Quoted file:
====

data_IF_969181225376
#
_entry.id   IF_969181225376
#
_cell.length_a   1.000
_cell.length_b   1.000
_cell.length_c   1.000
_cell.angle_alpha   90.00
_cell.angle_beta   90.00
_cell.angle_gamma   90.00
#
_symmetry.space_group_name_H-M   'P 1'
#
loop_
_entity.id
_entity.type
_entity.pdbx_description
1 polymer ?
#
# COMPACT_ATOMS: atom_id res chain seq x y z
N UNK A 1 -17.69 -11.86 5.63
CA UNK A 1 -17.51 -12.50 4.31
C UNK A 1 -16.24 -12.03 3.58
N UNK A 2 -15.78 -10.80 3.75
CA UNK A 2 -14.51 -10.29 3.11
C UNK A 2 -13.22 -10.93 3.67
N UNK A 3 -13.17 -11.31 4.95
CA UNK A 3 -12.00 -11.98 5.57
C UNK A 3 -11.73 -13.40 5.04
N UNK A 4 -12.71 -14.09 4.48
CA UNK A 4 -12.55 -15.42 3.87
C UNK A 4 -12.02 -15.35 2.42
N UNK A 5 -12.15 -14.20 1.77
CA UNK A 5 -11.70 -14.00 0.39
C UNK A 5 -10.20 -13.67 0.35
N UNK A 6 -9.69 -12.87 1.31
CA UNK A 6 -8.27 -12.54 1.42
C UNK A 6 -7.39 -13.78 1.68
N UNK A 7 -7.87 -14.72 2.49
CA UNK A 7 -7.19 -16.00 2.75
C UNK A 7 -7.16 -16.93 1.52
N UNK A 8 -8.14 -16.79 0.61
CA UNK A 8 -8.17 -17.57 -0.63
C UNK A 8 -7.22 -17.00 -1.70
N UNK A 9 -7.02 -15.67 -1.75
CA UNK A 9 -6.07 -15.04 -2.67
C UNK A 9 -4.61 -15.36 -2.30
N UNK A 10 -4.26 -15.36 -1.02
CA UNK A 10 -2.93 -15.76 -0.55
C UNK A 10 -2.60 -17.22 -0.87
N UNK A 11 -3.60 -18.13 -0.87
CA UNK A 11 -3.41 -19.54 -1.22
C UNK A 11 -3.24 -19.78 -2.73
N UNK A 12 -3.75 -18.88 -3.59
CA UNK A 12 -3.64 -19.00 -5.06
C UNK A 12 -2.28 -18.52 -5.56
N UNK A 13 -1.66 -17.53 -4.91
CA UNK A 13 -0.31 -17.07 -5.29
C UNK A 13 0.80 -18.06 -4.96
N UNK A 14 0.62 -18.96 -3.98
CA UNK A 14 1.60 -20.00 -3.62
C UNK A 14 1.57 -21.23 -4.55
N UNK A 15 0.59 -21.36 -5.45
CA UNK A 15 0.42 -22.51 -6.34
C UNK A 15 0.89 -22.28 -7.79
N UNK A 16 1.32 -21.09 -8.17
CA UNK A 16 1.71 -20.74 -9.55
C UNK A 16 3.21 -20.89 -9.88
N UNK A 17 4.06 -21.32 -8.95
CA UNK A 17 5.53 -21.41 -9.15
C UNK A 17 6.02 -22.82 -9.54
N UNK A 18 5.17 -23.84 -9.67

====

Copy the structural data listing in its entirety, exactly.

data_IF_969181225376
#
_entry.id   IF_969181225376
#
_cell.length_a   1.000
_cell.length_b   1.000
_cell.length_c   1.000
_cell.angle_alpha   90.00
_cell.angle_beta   90.00
_cell.angle_gamma   90.00
#
_symmetry.space_group_name_H-M   'P 1'
#
loop_
_entity.id
_entity.type
_entity.pdbx_description
1 polymer ?
#
# COMPACT_ATOMS: atom_id res chain seq x y z
N UNK A 1 -17.69 -11.86 5.63
CA UNK A 1 -17.51 -12.50 4.31
C UNK A 1 -16.24 -12.03 3.58
N UNK A 2 -15.78 -10.80 3.75
CA UNK A 2 -14.51 -10.29 3.11
C UNK A 2 -13.22 -10.93 3.67
N UNK A 3 -13.17 -11.31 4.95
CA UNK A 3 -12.00 -11.98 5.57
C UNK A 3 -11.73 -13.40 5.04
N UNK A 4 -12.71 -14.09 4.48
CA UNK A 4 -12.55 -15.42 3.87
C UNK A 4 -12.02 -15.35 2.42
N UNK A 5 -12.15 -14.20 1.77
CA UNK A 5 -11.70 -14.00 0.39
C UNK A 5 -10.20 -13.67 0.35
N UNK A 6 -9.69 -12.87 1.31
CA UNK A 6 -8.27 -12.54 1.42
C UNK A 6 -7.39 -13.78 1.68
N UNK A 7 -7.87 -14.72 2.49
CA UNK A 7 -7.19 -16.00 2.75
C UNK A 7 -7.16 -16.93 1.52
N UNK A 8 -8.14 -16.79 0.61
CA UNK A 8 -8.17 -17.57 -0.63
C UNK A 8 -7.22 -17.00 -1.70
N UNK A 9 -7.02 -15.67 -1.75
CA UNK A 9 -6.07 -15.04 -2.67
C UNK A 9 -4.61 -15.36 -2.30
N UNK A 10 -4.26 -15.36 -1.02
CA UNK A 10 -2.93 -15.76 -0.55
C UNK A 10 -2.60 -17.22 -0.87
N UNK A 11 -3.60 -18.13 -0.87
CA UNK A 11 -3.41 -19.54 -1.22
C UNK A 11 -3.24 -19.78 -2.73
N UNK A 12 -3.75 -18.88 -3.59
CA UNK A 12 -3.64 -19.00 -5.06
C UNK A 12 -2.28 -18.52 -5.56
N UNK A 13 -1.66 -17.53 -4.91
CA UNK A 13 -0.31 -17.07 -5.29
C UNK A 13 0.80 -18.06 -4.96
N UNK A 14 0.62 -18.96 -3.98
CA UNK A 14 1.60 -20.00 -3.62
C UNK A 14 1.57 -21.23 -4.55
N UNK A 15 0.59 -21.36 -5.45
CA UNK A 15 0.42 -22.51 -6.34
C UNK A 15 0.89 -22.28 -7.79
N UNK A 16 1.32 -21.09 -8.17
CA UNK A 16 1.71 -20.74 -9.55
C UNK A 16 3.21 -20.89 -9.88
N UNK A 17 4.06 -21.32 -8.95
CA UNK A 17 5.53 -21.41 -9.15
C UNK A 17 6.02 -22.82 -9.54
N UNK A 18 5.17 -23.84 -9.67